This report provides historical information on the Joint Inaugural Committee, including the committee's origin, membership, leadership, staffing, and inaugural activities.


Joint Congressional Committee on Inaugural Ceremonies: History, Membership, and Inaugural Activities

Introduction

Every four years, on January 20 at noon, the President-elect is sworn in as President of the United States. Pursuant to the Constitution, the next presidential inauguration is set for Friday, January 20, 2017.1 Each year prior to an inauguration, Congress authorizes the creation of the Joint Congressional Committee on Inaugural Ceremonies (Joint Inaugural Committee). The Joint Inaugural Committee is responsible for the planning and execution of the swearing-in ceremony and for hosting an inaugural luncheon for the President and Vice President at the U.S. Capitol.2

The 2017 Joint Congressional Committee on Inaugural Ceremonies was authorized by the 114th Congress (2015-2017) when S.Con.Res. 28 was agreed to on February 3, 2016.3 Pursuant to the concurrent resolution, the Joint Inaugural Committee consists of three Senators, appointed by the President of the Senate, and three Representatives, appointed by the Speaker of the House. The resolution further authorizes the committee "to make the necessary arrangements for the inauguration of the President-elect and the Vice President-elect of the United States."4

This report provides a history of the Joint Congressional Committee on Inaugural Ceremonies, including committee membership, staffing, and inaugural activities.

Origin of the Joint Inaugural Committee

In 1901, Congress established the first Joint Inaugural Committee for the inauguration of President William McKinley.5 Supervision of inaugural ceremonies prior to 1901 was conducted by the Senate. Sole responsibility for inaugural preparation and supervision had been a Senate function because of its standing as a continuing legislative body, while the House must organize anew at the beginning of each Congress.6 The relevance of this consideration was particularly evident during the times when the President was inaugurated on March 4, the same day a new Congress convened.7 There is no evidence indicating that the House seriously challenged this reasoning until 1901.

Inaugural Organization Prior to 1901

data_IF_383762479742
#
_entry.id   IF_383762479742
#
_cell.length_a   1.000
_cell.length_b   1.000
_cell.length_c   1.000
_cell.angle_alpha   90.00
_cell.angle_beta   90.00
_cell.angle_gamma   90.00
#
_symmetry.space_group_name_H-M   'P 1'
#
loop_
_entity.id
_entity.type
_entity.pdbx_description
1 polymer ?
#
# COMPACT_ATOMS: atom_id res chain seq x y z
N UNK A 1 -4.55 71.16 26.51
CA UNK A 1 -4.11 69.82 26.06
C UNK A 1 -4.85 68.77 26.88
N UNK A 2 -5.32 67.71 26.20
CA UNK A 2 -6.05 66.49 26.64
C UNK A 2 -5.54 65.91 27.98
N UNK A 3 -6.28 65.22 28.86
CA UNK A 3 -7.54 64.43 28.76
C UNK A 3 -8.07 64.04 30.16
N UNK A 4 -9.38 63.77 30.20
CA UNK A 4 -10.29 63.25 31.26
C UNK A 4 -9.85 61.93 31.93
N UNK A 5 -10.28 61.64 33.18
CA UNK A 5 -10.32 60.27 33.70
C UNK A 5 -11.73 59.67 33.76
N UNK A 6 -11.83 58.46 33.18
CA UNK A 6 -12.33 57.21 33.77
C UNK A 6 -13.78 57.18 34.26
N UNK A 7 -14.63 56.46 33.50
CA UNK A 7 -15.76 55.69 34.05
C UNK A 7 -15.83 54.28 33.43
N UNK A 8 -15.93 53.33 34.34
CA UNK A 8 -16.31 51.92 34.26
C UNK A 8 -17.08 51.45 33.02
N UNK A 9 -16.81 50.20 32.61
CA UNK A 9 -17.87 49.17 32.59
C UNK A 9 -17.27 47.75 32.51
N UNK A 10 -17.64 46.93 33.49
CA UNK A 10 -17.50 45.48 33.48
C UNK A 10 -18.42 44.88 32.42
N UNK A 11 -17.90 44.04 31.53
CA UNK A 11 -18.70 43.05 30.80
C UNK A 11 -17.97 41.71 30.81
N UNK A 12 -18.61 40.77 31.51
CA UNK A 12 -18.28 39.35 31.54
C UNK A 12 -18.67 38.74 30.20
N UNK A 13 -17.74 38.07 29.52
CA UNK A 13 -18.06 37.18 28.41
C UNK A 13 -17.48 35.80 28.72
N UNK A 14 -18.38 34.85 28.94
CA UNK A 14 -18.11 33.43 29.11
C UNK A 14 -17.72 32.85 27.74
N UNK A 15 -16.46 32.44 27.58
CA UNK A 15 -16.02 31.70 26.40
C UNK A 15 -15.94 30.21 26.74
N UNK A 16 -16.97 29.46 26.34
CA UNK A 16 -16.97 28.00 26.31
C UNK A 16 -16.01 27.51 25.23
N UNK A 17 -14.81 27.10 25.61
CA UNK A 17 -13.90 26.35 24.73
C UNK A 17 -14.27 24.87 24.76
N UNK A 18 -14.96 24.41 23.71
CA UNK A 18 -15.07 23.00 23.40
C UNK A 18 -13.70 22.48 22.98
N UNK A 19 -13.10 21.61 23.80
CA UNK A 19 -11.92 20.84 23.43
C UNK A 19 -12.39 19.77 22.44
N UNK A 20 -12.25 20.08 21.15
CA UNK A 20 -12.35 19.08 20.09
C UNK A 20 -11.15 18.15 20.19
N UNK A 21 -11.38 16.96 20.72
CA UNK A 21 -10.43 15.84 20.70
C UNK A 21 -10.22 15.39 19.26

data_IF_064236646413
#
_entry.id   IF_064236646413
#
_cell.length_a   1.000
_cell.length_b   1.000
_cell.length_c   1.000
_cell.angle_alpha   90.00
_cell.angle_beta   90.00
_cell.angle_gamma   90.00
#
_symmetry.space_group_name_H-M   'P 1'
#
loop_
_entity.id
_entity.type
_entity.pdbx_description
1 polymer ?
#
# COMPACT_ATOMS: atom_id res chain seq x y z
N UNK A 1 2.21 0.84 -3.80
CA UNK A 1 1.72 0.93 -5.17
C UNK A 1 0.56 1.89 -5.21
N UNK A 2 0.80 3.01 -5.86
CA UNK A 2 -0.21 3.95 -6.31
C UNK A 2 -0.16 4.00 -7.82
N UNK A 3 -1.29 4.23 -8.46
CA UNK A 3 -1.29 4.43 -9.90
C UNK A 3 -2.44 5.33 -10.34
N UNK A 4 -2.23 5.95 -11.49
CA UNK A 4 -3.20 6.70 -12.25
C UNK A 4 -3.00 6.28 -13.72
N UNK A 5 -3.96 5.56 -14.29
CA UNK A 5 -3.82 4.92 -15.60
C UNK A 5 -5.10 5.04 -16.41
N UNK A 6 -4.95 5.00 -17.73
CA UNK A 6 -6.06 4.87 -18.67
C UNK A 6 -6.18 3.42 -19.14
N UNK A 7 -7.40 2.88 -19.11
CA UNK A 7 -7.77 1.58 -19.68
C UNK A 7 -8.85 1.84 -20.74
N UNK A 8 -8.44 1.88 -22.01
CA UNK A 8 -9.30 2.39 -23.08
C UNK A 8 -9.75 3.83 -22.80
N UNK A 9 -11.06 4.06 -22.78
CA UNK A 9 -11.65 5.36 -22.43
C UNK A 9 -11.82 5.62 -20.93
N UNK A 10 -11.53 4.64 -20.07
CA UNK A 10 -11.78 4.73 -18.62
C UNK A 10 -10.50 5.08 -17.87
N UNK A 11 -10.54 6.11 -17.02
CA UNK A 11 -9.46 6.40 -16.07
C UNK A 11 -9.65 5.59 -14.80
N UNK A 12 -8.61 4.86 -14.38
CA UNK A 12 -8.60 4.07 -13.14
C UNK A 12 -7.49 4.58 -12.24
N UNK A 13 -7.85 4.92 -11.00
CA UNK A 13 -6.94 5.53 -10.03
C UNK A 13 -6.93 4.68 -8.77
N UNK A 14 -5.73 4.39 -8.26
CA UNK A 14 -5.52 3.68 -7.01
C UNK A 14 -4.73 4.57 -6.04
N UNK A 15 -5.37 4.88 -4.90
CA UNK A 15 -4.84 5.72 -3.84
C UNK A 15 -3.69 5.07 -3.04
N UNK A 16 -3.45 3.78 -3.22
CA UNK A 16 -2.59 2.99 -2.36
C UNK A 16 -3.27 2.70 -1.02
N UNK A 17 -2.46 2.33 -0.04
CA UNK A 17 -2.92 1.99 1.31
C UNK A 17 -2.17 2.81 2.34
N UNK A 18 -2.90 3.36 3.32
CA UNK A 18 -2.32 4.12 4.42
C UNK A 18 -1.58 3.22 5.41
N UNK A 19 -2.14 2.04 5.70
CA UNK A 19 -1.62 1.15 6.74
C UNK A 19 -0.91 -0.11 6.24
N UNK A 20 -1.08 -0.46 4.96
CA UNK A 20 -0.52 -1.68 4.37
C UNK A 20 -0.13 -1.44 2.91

The Senate and House first agreed on a joint resolution calling for the creation of a Joint Inaugural Committee "consisting of three Senators and three Representatives ... to make the necessary arrangements for the inauguration of the President-elect and Vice President-elect of the United States" in 1901. The resolution called for the members of the joint committee "to be appointed by the President pro tempore of the Senate and the Speaker of the House of Representatives respectively."8

Most of the limited House debate favoring creation of a Joint Inaugural Committee was not primarily based on a desire to have the chamber become an equal partner in planning the ceremonies. Instead, the concern that triggered the initial discussion was a feeling among certain House Members that they had historically been discriminated against with regard to their seating at the rear of the inaugural platform. The issue was first raised in February 1885, when Representative Roger Q. Mills introduced a resolution proposing that the House "decline to take any part" in that year's inaugural ceremonies because the Senate committee appointed to arrange the inaugural ceremonies had declined to give House Members their proper place. Following a relatively short debate, the Mills resolution was rejected by a 185 to 55 margin.9 That year, nevertheless, the Speaker of the House appointed three Members of the House to cooperate with the Senate inaugural committee. The trio, however, had virtually no involvement in the ceremonies.10